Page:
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TRUE STORY, liquor-lovers: a talent search for people with "funky pubic hair" is being sponsored by the Irish whiskey brand Black Bush.

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LANCE ARMSTRONG, currently modelling the race leader's yellow jersey on the Tour de France, is sponsored by the US Post. This should trigger an enjoyably knowing smile of incredulity in anyone who's lived stateside. (Americans believe their post office service is rather s-l-o-w.) Armstrong, meanwhile, has been quick to vigorously defend himself against the inevitable accusations that he's "enhanced his performance" with drugs. Particularly the infamous blood-booster known as EPO. Curiously, another North American mail business, Canada Post Corporation, is currently registering EPO as its trade mark. So, what do you call a competitor in the Tour de France? A drug pedlar...

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RSI'S SOOOOOOO over. MRI rules. It's this summer's must-have war wound among the glosse posse. MRI? "Mule Related Inuries".

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IN LIVERPOOL, 10 per cent of the members of the Orange Order are black, the new Prospect reports.

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NIGEL DEMPSTER is bald, say the flyposters. Even if this were true, that may prove the least of his problems...

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SMITH SQUARE used the PA wire to try to kill stories about Michael Ashcroft's utter lack of interest in Belizian "laundromats" just minutes after midnight on Tuesday. The self-congratulatory report was based on wishful drivel Tory flacks had spoonfed Mail hacks. They expected their spun sugar to run that day. But, in a rare attack of common sense, the Daily Mail did not live up to its reputation as the blue party's patsy paper. Because an editor there spiked the "story". Associated Newspaper suits saw the omission, went postal, and the traj Ashcroft apologia ran on Wednesday - 24 hours too late. Red faces + blue party = purple prose.

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DANIELA NARDINI (pictured) was seen in The Ivy the other day, looking pretty fit. Nardini stars in Tube Tales, which airs later this year. It's set on the London Underground and "the end has an unexpected twist". Yeah. This is fiction, so - the train stops; the driver apologises, succinctly explains to passengers why - and tells them precisely how long it'll be before everyone's moving again...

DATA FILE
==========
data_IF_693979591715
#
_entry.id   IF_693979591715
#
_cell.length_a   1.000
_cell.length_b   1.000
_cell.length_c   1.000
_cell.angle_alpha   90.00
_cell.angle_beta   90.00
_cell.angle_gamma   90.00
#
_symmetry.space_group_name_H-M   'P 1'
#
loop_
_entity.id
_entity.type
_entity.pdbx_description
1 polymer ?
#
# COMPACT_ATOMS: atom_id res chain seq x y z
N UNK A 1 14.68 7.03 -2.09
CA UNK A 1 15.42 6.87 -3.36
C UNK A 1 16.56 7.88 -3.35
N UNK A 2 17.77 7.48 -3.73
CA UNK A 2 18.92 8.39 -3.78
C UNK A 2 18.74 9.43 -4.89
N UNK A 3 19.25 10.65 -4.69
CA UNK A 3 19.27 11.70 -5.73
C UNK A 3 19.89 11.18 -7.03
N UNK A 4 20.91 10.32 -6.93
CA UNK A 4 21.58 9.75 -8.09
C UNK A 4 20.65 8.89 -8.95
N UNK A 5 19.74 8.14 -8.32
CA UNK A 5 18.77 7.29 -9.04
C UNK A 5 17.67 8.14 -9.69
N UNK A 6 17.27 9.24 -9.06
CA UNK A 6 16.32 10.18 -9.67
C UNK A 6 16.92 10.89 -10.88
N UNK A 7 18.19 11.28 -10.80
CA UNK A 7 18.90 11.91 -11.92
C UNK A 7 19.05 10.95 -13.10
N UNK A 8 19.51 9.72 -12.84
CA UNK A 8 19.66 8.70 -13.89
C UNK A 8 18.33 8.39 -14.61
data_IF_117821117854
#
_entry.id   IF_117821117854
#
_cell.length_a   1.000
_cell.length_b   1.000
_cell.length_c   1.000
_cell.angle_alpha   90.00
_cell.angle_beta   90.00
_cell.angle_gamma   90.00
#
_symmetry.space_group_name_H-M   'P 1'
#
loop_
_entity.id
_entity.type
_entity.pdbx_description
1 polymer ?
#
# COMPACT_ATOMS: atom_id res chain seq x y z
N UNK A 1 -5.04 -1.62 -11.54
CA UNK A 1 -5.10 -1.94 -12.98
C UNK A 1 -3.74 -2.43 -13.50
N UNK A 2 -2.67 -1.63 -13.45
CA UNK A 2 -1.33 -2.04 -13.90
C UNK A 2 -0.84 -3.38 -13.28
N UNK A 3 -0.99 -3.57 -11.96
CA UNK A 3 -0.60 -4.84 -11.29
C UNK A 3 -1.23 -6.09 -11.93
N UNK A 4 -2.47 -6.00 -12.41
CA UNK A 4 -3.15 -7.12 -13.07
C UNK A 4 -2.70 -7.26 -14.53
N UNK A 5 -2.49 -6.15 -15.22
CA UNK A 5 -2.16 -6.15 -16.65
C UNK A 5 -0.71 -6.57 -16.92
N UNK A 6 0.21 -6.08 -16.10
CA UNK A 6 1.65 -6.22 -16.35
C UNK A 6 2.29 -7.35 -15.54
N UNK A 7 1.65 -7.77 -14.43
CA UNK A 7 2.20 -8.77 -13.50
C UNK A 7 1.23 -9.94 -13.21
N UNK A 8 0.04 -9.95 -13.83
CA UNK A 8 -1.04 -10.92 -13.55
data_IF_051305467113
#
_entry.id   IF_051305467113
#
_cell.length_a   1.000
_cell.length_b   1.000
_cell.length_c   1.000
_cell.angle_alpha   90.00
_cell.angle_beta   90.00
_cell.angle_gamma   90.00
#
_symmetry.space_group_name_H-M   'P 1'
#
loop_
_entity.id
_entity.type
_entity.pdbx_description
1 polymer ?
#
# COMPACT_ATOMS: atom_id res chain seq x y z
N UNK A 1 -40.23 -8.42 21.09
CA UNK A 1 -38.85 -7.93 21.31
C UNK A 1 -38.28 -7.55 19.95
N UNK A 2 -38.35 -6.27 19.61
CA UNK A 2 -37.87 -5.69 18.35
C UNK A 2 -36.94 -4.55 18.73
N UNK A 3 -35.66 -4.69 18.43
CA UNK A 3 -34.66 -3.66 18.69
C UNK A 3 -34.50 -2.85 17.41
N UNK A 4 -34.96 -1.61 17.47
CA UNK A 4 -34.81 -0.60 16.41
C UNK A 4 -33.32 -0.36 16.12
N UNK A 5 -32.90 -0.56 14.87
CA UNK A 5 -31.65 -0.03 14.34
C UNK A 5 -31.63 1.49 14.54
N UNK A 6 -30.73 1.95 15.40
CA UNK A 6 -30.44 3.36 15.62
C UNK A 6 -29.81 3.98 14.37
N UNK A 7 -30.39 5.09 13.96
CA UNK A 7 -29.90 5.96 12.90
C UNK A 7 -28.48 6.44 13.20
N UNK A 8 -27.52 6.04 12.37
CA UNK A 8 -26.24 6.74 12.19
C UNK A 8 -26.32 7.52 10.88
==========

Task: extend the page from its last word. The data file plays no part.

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A NEW Mori poll highlights the most difficult aspects of life in large cities on these shores. London: the Tube; Birmingham: M6's Spaghetti Junction; Manchester: the trams; Newcastle: queueing to get into pubs on Saturday night; Glasgow: the weather. Into every life a little rain must fall (sigh)...

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MAKEM LAUGH, makem sing, makem dance. Here's 10 top subtitles to understand the understated, underrated and beautifully beguiling slanguage of the English North-east. "Aal reet?": How are you? "Bobbydazzler": smart/ attractive stuff. "Canny": adj indicating approval. "Champion!": great, brilliant. "Divvent": don't. "Ho'way": expression of disbelief or encouragement. "Makem" (ryhmes with "pack 'em"): Sunderland local. "Man": anything with two-ish legs. "Mortal" and "pallatic": drunk. "Why aye": of course. (Source: Lonely Planet British Phrasebook)

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FACT 1 RUMOUR 1 is today's score draw. Can you separate them? One: Pharmacy, the Damien Hirst/ Matthew Freud boite in Notting Hill, has acquired an adjacent property and will open it this autumn as Out Patients. T'other: The Groucho Club is about to roll out a Caledonian

G-Spot in Glasgow.

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THE PHRASE That Pays this week was spotted by Yeslista, the guest-list compiler, who says she saw it on a Martini advertising hoarding in a bar somewhere: "One is all right, two is too much and three is not enough."

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OH, AND here's

No 1 in a new mini-series. Andrew Cunningham, a Saga-gacious rhymester, writes poems about cars. His lines on the new VW Beetle: "The Beetle's back and still carefree;/ stick Lennon on, not the Prodigy;/ put Peace and Love before affront -/ turn road-rage

V-signs back

to front."

Contact Pandora by e-mail: pandora@ independent.co.uk

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